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I'm writing a logging procedure in Oracle 10g which writes to a table with the following insert:

INSERT INTO EXEC_LOG VALUES (
  (SELECT SYS_CONTEXT('USERENV','SESSIONID') sessionid FROM dual),
  strPackage, strProcedure, strEventType, strEventLevel, SYSDATE, strMessage
);

This procedure is reused in multiple different packages/procedures, but the way it is now, the programmer has to pass their package/procedure name to the logging procedure (strPackage and strProcedure).

I'm wondering if there is a v$ view or something in Oracle which can tell me what package/procedure this procedure was called from, thus eliminating the need for the programmer to pass in strPackage and strProcedure.

EXAMPLE:

If I call these two procedures:

BEGIN
  log_test.testproc1;
  log_test.testproc2;
END;

From this package:

CREATE OR REPLACE PACKAGE BODY log_test IS
  PROCEDURE TestProc1 IS
    BEGIN
      write_exec_log( ... );    
    END TestProc1;
  PROCEDURE TestProc2 IS
    BEGIN
      write_exec_log( ... );     
    END TestProc2;  
 END log_test; 

I would want to be able to evaluate log_test/TestProc1 and log_test/TestProc2 from insdie the write_exec_log method.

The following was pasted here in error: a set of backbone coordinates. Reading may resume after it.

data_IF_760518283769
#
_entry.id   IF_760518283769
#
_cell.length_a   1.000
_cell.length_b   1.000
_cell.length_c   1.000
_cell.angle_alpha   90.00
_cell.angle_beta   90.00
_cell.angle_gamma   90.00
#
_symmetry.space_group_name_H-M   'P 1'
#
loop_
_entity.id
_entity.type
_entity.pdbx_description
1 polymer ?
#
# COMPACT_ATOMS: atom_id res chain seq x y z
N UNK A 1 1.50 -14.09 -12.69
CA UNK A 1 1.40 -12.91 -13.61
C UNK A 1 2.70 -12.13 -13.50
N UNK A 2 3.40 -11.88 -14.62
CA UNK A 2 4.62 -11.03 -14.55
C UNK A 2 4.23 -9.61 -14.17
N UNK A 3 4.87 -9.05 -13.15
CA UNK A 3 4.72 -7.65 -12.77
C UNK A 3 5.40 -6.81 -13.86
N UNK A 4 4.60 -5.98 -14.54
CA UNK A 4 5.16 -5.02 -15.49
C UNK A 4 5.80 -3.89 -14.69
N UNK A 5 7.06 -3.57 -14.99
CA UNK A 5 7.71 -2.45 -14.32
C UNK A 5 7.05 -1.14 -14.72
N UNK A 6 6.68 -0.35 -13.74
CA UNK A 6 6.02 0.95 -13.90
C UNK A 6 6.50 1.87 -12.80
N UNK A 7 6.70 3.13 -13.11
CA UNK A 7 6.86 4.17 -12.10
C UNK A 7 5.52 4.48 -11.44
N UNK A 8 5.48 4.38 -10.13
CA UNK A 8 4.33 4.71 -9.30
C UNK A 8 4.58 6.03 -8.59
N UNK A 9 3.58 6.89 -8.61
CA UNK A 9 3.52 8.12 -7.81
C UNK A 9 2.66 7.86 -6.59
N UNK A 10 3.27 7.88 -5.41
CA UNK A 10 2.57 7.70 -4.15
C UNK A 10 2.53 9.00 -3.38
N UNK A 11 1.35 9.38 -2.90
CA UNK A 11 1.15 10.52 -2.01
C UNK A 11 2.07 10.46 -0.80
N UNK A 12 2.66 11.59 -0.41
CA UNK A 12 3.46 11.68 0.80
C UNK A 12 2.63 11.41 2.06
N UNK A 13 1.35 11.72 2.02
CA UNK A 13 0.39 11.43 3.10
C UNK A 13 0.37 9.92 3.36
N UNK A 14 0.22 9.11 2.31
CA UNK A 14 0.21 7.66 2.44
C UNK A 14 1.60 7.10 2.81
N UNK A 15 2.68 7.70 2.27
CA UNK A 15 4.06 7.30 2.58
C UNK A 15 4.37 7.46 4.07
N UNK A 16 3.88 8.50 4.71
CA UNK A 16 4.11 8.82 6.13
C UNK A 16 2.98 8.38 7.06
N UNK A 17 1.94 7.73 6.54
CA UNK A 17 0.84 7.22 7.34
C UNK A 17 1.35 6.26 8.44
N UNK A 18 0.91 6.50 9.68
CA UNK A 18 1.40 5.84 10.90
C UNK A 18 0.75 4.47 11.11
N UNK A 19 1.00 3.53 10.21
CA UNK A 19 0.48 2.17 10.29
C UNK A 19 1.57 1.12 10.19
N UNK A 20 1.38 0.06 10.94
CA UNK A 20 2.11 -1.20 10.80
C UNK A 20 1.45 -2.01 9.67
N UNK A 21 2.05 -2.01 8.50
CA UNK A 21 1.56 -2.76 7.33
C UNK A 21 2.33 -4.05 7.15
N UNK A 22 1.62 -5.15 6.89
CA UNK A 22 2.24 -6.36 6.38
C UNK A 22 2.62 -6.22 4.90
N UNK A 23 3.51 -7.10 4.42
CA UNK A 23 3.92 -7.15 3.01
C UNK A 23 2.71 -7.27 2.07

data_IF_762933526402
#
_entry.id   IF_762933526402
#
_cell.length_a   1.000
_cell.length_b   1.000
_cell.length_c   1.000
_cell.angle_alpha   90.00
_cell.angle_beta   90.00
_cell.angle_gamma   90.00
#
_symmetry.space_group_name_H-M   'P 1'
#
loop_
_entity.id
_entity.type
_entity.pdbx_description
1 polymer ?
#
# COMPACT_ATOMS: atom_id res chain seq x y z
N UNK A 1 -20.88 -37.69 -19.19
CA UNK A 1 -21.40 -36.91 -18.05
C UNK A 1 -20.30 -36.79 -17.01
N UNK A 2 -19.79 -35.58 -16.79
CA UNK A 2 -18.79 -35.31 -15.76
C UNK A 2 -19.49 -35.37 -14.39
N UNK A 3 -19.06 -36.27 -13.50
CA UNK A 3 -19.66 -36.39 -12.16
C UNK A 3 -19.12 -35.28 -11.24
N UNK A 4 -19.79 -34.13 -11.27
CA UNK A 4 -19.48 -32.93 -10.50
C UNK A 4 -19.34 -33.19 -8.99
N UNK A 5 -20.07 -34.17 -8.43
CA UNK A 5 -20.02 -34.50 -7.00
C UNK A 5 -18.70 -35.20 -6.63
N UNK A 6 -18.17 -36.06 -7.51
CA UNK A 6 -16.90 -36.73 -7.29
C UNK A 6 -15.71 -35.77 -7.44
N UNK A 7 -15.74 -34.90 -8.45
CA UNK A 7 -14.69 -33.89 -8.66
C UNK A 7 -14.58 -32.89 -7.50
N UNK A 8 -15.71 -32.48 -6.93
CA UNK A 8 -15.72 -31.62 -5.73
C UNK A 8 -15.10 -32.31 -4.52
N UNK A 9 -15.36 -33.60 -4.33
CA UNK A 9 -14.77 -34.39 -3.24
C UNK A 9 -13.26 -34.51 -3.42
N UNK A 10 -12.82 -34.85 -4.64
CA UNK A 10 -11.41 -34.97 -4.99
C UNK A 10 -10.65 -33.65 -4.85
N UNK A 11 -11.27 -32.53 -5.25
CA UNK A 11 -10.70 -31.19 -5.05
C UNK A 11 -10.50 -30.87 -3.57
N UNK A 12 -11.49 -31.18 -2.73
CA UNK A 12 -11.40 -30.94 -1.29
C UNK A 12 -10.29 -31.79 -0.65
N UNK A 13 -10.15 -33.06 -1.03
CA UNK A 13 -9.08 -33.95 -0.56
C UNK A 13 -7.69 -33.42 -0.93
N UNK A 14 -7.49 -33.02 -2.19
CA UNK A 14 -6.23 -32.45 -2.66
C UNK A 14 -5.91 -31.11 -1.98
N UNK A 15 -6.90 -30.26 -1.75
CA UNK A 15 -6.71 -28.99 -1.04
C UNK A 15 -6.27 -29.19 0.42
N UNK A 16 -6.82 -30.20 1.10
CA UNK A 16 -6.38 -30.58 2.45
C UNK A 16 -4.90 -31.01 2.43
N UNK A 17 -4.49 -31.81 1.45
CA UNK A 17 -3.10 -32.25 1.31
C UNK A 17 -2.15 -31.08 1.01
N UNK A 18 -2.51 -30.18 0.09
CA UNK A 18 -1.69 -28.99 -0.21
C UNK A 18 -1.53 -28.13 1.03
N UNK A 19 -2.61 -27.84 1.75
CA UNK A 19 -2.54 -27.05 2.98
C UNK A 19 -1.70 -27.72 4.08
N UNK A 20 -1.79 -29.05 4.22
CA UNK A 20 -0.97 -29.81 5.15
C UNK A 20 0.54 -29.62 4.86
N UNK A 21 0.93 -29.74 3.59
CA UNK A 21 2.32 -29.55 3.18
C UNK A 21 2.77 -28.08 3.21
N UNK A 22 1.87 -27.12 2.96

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1 Answer

Tom Kyte's Who_Called_Me should work.

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This will get me the package name, but not the procedure name. I added an example to the question. The call stack contains log_test but not TestProc1. –  Paul Apr 19 '12 at 15:40
    
You can get the line number from the package. Is that close enough? –  Adam Hawkes Apr 19 '12 at 15:49
    
Not really, I want to use this for performace metrics also, so I'd want to know what procedure is running when the write_exec_log is called. –  Paul Apr 19 '12 at 15:57
    
To do that would require looking at the database dictionary for every call. Performance would nosedive. Also, procedure/function names are ambiguous due to overloading. Perhaps you can get the procedure/function name after-the-fact? –  Adam Hawkes Apr 19 '12 at 16:28
    
@AdamHawkes - querying the dictionary might work acceptably fast if you cache the results in some sort of look-aside table, so that only the first call from a particular location pays the dictionary lookup penalty. –  Bob Jarvis Apr 19 '12 at 16:38
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